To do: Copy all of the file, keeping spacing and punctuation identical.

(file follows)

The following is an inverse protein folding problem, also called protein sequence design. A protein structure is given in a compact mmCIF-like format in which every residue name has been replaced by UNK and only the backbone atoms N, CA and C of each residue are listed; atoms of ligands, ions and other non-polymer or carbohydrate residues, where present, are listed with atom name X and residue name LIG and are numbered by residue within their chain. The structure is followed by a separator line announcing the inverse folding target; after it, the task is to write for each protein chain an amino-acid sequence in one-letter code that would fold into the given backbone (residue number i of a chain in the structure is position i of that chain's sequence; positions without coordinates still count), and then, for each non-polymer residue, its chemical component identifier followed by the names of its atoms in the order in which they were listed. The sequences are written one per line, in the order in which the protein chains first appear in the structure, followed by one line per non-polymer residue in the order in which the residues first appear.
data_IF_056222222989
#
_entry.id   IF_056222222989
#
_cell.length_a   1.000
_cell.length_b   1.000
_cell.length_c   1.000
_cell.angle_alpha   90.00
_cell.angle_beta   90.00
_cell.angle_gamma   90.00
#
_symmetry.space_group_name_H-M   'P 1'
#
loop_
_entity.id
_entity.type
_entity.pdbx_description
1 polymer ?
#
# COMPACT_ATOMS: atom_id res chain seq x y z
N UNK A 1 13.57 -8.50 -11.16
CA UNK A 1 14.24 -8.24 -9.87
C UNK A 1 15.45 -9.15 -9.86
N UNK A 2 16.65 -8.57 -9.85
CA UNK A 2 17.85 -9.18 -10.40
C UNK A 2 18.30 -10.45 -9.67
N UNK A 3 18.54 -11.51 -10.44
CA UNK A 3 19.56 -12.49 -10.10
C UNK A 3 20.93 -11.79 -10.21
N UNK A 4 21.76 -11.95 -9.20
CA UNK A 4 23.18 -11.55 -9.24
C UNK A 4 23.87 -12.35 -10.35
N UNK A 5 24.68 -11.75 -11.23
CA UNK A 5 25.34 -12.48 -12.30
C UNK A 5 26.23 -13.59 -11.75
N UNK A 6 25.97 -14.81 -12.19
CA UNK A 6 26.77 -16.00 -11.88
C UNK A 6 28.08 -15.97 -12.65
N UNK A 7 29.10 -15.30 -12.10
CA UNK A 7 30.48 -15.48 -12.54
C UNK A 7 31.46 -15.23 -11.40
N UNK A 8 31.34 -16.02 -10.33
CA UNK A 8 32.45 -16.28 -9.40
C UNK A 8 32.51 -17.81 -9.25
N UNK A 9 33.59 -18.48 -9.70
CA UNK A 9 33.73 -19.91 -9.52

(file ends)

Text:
The following is an inverse protein folding problem, also called protein sequence design. A protein structure is given in a compact mmCIF-like format in which every residue name has been replaced by UNK and only the backbone atoms N, CA and C of each residue are listed; atoms of ligands, ions and other non-polymer or carbohydrate residues, where present, are listed with atom name X and residue name LIG and are numbered by residue within their chain. The structure is followed by a separator line announcing the inverse folding target; after it, the task is to write for each protein chain an amino-acid sequence in one-letter code that would fold into the given backbone (residue number i of a chain in the structure is position i of that chain's sequence; positions without coordinates still count), and then, for each non-polymer residue, its chemical component identifier followed by the names of its atoms in the order in which they were listed. The sequences are written one per line, in the order in which the protein chains first appear in the structure, followed by one line per non-polymer residue in the order in which the residues first appear.
data_IF_056222222989
#
_entry.id   IF_056222222989
#
_cell.length_a   1.000
_cell.length_b   1.000
_cell.length_c   1.000
_cell.angle_alpha   90.00
_cell.angle_beta   90.00
_cell.angle_gamma   90.00
#
_symmetry.space_group_name_H-M   'P 1'
#
loop_
_entity.id
_entity.type
_entity.pdbx_description
1 polymer ?
#
# COMPACT_ATOMS: atom_id res chain seq x y z
N UNK A 1 13.57 -8.50 -11.16
CA UNK A 1 14.24 -8.24 -9.87
C UNK A 1 15.45 -9.15 -9.86
N UNK A 2 16.65 -8.57 -9.85
CA UNK A 2 17.85 -9.18 -10.40
C UNK A 2 18.30 -10.45 -9.67
N UNK A 3 18.54 -11.51 -10.44
CA UNK A 3 19.56 -12.49 -10.10
C UNK A 3 20.93 -11.79 -10.21
N UNK A 4 21.76 -11.95 -9.20
CA UNK A 4 23.18 -11.55 -9.24
C UNK A 4 23.87 -12.35 -10.35
N UNK A 5 24.68 -11.75 -11.23
CA UNK A 5 25.34 -12.48 -12.30
C UNK A 5 26.23 -13.59 -11.75
N UNK A 6 25.97 -14.81 -12.19
CA UNK A 6 26.77 -16.00 -11.88
C UNK A 6 28.08 -15.97 -12.65
N UNK A 7 29.10 -15.30 -12.10
CA UNK A 7 30.48 -15.48 -12.54
C UNK A 7 31.46 -15.23 -11.40
N UNK A 8 31.34 -16.02 -10.33
CA UNK A 8 32.45 -16.28 -9.40
C UNK A 8 32.51 -17.81 -9.25
N UNK A 9 33.59 -18.48 -9.70
CA UNK A 9 33.73 -19.91 -9.52